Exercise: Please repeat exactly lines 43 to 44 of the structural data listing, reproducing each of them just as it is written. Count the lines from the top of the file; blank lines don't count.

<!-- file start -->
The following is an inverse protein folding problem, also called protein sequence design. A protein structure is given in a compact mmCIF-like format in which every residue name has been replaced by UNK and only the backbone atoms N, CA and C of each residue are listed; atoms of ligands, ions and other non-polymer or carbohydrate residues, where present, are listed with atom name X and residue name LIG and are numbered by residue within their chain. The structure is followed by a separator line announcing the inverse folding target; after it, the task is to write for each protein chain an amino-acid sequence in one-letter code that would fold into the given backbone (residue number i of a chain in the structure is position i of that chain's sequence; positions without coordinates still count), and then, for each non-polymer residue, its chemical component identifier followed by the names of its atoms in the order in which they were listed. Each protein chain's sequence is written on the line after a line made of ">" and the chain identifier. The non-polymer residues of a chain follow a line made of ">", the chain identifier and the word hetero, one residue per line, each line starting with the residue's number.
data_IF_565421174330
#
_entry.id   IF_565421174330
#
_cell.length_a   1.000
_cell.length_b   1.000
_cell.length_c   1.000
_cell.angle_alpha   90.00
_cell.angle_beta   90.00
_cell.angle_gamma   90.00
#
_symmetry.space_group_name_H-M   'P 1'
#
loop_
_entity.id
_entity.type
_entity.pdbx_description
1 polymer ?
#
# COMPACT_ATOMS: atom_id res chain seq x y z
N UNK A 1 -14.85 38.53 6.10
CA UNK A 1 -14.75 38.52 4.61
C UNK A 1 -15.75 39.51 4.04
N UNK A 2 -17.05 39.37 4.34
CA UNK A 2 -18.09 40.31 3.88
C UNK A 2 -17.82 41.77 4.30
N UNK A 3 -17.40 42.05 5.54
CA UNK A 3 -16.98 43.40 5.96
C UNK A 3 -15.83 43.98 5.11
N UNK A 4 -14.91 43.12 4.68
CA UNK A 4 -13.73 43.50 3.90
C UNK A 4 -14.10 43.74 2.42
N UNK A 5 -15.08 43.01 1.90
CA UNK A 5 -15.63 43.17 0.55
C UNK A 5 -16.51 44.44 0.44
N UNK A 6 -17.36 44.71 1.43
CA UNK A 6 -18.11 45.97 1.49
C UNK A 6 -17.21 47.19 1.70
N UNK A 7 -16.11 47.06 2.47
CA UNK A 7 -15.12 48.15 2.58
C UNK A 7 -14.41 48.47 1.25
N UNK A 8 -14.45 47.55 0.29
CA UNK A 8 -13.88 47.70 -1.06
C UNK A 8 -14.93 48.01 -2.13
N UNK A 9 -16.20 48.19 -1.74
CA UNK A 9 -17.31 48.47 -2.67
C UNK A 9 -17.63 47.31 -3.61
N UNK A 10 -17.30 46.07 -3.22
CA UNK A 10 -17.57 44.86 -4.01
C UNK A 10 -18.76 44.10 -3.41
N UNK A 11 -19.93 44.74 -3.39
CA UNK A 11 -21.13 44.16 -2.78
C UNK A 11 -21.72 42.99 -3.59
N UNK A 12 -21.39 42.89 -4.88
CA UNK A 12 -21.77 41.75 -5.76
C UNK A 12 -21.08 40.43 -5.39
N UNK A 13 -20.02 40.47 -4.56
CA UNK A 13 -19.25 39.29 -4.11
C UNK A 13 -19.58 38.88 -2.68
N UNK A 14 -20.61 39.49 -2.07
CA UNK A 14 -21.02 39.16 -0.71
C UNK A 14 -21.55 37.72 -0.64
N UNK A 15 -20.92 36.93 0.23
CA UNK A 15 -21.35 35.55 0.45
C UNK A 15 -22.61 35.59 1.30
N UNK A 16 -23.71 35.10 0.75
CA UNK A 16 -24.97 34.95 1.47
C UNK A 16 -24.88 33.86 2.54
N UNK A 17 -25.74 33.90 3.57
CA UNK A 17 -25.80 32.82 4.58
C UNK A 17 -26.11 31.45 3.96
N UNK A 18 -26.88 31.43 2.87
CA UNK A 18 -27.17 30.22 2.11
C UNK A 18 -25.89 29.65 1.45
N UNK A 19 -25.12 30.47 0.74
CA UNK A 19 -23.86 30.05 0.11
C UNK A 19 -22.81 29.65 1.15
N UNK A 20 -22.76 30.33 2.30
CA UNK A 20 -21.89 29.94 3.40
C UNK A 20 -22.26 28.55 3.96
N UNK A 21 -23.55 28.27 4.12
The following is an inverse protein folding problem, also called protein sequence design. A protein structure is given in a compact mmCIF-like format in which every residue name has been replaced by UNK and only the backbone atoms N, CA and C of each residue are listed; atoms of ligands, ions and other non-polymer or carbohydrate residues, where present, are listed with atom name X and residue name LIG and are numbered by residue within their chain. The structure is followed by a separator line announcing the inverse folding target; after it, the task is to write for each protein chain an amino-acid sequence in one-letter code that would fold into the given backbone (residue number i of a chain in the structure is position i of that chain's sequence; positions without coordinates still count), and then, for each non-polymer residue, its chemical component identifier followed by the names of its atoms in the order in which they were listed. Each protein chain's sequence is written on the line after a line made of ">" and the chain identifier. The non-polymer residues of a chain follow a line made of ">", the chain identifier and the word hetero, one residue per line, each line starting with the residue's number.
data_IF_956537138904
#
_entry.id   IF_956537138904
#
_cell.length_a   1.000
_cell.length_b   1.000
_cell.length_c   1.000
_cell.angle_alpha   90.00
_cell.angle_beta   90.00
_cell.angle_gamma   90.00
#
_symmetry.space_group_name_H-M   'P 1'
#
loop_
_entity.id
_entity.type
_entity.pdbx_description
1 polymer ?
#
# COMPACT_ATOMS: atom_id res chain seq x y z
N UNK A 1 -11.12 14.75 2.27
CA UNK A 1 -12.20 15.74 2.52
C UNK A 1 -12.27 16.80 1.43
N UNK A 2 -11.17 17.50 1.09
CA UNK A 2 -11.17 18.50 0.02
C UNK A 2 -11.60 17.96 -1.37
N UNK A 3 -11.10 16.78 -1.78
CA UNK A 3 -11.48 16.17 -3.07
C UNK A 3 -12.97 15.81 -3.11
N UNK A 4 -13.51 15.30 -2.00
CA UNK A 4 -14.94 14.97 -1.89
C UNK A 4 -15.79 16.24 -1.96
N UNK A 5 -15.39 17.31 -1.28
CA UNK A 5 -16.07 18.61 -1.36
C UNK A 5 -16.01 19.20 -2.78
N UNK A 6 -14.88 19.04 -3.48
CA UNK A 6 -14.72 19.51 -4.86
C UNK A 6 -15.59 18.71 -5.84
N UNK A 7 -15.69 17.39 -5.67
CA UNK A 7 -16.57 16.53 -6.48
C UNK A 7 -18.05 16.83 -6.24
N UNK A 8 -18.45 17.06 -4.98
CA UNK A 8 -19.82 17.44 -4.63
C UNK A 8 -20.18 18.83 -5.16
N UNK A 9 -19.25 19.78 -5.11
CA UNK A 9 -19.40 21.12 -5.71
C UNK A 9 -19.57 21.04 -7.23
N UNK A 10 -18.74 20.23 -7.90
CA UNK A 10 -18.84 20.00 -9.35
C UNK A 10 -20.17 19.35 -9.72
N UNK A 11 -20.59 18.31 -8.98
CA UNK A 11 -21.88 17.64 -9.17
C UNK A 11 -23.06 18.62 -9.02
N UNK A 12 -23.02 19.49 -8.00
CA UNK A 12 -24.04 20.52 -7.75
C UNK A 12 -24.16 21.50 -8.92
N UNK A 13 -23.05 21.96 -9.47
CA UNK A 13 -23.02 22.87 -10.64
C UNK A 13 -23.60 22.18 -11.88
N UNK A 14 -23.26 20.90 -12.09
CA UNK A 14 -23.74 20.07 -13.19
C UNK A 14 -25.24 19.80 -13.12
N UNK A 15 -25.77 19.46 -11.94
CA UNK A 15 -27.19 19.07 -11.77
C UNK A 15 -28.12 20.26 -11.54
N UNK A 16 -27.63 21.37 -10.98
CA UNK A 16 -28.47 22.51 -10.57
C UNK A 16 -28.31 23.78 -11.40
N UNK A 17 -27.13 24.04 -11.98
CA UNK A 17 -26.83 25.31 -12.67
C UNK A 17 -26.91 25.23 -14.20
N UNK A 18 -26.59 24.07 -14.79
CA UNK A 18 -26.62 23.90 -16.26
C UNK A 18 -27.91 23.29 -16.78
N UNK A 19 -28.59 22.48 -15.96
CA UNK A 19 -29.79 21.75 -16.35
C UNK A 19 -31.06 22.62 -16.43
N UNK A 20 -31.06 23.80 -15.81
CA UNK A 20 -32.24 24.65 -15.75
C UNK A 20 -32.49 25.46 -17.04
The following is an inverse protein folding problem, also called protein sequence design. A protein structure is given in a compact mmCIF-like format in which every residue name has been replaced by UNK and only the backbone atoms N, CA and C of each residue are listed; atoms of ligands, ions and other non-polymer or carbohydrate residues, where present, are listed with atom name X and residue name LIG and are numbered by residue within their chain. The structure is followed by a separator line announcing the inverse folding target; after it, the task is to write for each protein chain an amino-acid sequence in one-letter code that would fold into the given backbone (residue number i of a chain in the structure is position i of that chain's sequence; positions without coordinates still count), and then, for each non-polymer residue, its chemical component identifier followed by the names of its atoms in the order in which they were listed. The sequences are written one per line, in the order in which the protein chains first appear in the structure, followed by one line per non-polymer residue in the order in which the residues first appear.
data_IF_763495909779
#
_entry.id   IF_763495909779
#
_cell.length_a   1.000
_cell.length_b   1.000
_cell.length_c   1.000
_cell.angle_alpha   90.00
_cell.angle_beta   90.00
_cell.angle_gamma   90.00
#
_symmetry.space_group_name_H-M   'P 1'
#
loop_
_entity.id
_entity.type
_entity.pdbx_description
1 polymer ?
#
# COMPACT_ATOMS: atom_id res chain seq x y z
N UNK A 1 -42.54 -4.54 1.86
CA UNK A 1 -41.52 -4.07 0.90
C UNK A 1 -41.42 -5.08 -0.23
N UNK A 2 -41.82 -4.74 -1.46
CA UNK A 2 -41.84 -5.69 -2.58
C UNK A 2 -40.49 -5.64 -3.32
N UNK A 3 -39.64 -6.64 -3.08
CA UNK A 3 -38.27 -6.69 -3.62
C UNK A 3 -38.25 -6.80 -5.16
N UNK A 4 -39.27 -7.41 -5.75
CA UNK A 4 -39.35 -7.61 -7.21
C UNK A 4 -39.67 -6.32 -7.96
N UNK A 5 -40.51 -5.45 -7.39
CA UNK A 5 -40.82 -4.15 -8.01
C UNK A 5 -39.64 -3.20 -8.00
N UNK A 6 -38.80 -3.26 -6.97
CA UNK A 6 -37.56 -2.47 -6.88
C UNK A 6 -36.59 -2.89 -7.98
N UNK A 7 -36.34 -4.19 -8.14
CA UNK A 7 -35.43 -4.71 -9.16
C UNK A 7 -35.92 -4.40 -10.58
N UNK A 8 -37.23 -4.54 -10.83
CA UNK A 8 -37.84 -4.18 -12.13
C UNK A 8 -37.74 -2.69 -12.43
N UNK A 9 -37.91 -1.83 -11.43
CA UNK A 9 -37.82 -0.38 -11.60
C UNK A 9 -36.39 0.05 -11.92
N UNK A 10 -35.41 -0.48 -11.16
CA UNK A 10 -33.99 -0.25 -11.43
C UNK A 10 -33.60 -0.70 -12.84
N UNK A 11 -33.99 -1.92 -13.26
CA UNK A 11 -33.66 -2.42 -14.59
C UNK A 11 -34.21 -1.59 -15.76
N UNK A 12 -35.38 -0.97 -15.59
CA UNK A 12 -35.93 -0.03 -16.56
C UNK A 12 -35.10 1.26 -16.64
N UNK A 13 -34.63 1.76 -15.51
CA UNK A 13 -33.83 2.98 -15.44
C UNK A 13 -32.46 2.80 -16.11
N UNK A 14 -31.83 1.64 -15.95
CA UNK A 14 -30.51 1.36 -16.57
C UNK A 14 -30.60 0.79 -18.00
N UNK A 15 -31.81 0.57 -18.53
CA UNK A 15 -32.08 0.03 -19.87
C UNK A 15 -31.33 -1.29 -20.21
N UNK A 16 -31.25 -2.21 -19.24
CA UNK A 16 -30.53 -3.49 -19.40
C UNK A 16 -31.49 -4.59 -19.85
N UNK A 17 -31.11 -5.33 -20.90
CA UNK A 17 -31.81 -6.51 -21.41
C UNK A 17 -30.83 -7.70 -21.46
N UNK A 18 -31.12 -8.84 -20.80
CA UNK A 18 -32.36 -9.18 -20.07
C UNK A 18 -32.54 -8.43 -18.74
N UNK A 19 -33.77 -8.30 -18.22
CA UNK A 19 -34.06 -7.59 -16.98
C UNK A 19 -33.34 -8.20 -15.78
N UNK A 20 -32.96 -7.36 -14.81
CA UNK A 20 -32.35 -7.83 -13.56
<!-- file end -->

N UNK A 8 -14.45 47.55 0.29
CA UNK A 8 -13.88 47.70 -1.06